Can I tell you a secret? If your marketing content doesn’t hook your audience immediately, you’ve lost.
Maybe that’s not so secret, but I’ve got your attention now, haven't I? No one can resist feeling like they’re in on something hush-hush.
Why is an instant hook so crucial?
Think of a trip to the bookstore. You pick up a book, read the blurb and maybe the first paragraph, and decide if it’s worth reading. If it fails to capture your attention after a cursory scan, it’s reshelved, left to collect dust until the next patron flips it open and begins their own quick judgment.
You likely aren’t going to get a second chance to grab a consumer’s attention. The first impression makes or breaks your success.
A recent piece of content that hooked me was, to my surprise, an airline’s safety video. While not technically in the marketing realm, the British Airways’ safety video utilized techniques that can be applied to your marketing strategy.
A hook has to pop to work
To be unexpected is an excellent way to attract attention, especially when the information covered is widely agreed to be boring.
For example, if you’re a frequent flier, nothing’s quite as dull as listening to the safety information presented before takeoff.
While I always try to take an earbud out so the flight attendants don’t feel invisible, sometimes I can’t help but zone out.
British Airways is cognizant of the fact that no one really wants to be told the same spiel about seatbelts and oxygen masks and inflatable vests, so it innovated and put its most creative foot forward.
It made an engaging safety video that held my attention and was actually (and shockingly) enjoyable.
As it stands, the video has 198K views on YouTube, meaning people went out of their way to watch it in their spare time when they weren’t even on a plane. That’s the greatest testament to its effectiveness.
One reason the video pops is its humor and playful tone.
In the video, after a flight attendant announces that “attention is essential,” a passenger takes off her headphones, having missed the whole thing, and says, “What?” The flight attendant then says with a wink, “Of course our attention is not what it used to be.”
Humor is somewhat of a universal language. It hooks most audiences right off the bat, raising spirits and instigating laughter.
The safety video takes a lighthearted approach to a serious subject, relaying important information in a memorable way.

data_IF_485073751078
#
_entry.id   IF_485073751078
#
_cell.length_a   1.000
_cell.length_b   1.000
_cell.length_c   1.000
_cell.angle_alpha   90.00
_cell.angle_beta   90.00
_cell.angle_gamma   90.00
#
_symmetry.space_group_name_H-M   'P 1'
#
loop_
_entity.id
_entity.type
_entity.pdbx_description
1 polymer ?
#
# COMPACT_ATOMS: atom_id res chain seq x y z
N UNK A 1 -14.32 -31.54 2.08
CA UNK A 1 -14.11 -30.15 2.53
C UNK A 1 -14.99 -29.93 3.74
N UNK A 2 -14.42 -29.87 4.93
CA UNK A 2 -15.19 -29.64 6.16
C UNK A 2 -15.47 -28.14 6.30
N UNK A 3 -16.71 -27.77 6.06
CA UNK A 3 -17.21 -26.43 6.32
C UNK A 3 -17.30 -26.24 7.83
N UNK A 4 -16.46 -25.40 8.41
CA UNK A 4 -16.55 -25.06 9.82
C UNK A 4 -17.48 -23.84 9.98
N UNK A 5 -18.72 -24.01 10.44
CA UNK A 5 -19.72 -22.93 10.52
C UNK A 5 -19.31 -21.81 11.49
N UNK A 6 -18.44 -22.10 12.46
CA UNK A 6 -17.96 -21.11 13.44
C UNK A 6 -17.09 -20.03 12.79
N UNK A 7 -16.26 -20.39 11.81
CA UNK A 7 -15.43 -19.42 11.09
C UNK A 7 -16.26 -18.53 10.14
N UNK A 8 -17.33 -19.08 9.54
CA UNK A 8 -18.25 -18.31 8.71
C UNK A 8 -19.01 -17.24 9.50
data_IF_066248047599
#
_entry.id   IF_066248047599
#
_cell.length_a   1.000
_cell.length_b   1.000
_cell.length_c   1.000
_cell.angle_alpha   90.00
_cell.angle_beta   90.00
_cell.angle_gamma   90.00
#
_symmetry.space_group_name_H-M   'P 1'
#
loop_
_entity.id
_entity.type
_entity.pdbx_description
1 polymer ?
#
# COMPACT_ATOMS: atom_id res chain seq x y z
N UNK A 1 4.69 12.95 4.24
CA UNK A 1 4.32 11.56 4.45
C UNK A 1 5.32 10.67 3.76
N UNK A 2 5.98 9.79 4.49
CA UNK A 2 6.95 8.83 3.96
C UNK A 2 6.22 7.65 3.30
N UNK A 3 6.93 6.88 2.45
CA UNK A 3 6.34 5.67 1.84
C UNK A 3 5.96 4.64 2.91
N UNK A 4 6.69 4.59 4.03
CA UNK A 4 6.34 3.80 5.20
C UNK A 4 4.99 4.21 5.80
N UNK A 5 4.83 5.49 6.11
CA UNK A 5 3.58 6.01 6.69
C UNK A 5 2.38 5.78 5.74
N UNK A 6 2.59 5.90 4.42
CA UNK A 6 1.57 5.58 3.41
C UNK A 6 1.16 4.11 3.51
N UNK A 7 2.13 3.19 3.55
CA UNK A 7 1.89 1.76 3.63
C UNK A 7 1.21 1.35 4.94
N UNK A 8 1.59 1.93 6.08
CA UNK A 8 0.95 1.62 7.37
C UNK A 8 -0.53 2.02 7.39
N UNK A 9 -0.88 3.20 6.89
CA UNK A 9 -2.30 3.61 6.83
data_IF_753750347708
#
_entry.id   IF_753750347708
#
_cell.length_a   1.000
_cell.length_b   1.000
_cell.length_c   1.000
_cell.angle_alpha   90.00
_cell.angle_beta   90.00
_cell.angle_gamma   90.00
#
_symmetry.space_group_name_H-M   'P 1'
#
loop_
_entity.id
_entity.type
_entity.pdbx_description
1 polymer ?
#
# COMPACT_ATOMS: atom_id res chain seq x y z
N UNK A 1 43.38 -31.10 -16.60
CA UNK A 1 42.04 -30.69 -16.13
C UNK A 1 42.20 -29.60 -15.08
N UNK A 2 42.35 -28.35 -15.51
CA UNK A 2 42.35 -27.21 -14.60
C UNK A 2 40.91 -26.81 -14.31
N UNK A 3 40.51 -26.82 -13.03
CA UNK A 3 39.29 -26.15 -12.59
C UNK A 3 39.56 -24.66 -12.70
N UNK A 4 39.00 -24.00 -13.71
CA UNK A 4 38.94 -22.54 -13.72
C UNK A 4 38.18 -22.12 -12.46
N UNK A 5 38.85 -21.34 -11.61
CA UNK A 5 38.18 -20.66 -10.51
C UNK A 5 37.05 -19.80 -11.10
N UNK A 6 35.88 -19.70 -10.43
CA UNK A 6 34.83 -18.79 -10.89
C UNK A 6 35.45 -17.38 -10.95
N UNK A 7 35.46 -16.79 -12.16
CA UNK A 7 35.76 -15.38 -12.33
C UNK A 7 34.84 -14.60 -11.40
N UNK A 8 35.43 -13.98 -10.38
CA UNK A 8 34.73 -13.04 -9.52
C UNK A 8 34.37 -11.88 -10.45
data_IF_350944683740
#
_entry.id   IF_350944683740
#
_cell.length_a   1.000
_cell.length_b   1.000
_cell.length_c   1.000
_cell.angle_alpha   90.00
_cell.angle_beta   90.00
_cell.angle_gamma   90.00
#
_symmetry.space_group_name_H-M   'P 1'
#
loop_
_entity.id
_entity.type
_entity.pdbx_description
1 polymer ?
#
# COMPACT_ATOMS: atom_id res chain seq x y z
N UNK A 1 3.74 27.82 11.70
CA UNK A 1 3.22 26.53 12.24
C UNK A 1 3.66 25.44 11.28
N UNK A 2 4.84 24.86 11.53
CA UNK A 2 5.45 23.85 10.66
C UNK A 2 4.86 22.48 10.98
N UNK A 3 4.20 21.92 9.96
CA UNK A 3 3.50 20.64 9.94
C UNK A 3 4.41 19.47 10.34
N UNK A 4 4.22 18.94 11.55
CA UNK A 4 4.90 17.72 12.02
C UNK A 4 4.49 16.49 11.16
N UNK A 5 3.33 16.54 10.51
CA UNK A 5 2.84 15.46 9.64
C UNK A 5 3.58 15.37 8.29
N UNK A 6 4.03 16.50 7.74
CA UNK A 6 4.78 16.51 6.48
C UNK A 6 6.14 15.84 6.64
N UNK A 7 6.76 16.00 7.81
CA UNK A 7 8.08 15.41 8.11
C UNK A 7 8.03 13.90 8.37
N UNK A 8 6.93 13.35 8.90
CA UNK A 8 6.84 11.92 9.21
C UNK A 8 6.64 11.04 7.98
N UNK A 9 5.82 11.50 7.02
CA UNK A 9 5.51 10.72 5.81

How can this be applied to marketing? Well, of course nothing about your brand is boring to you, but it couldn't hurt to spice up stats and basic product information that consumers might not have as much interest in initially. And if it's appropriate, inject some humor into your content, too.
Leverage celebrity to capture attention
People pay attention to celebrities. In the case of British Airways' safety video, anyone inclined to ignore it would do a double take at seeing stars they like on their screen.
It worked on me. I recognized two of the famous faces in the safety video, actors Ncuti Gatwa and Kaya Scodelario. Seeing Gatwa at the start of the video locked me in.
Gatwa is a suave, charming presence, there to promote seatbelt use by fastening one over his fashionable suit.
He also points out the light feature of the life vests, saying, “There is a light for attracting attention, and who doesn’t love attention?” I heard someone on the plane laugh out loud at that line (again, humor).
Scodelario appears a couple of times, too, cautioning people to take off their heels in the case of exiting via the emergency inflatable slide by removing a pair of green pumps while eating fries in a diner.
These appearances make the safety video feel cinematic rather than textbook-like.
This lives in the same vein as influencer marketing. We strangely trust certain famous strangers, so if you can get an influencer to back your brand, you'll already have a rapt audience in their fanbase.
Keep it fast-paced to hook your audience
If you’re in the popular camp that believes attention span is dwindling, you understand that content needs to be varied and fast-paced.
A stagnant video of one person in one room talking about a subject can feel like watching paint dry, while a dynamic informational video featuring multiple people and places is captivating.
In British Airways’ safety video, no more than a few seconds are spent on each scene, faces and settings constantly refreshed.
If someone is about to lose focus, the scene switch can rein in their attention.
If you're creating video content, keep this in mind.
Similarly, the safety video appeals to all audiences by including a diverse cast.
For the teens watching, perhaps the group most likely to ignore the video, a younger cast demonstrates how to put on life vests. And that's just one example of many.
It's important that audiences are able to relate to your content. That's the first step to caring about what you have to say and offer.
If you take a page from British Airways' book, you'll see that to hook your audience is rather simple: be different, be funny, leverage influencers when you can, and be relatable.
If a safety video can be engaging, anything can. It's all about how you package it.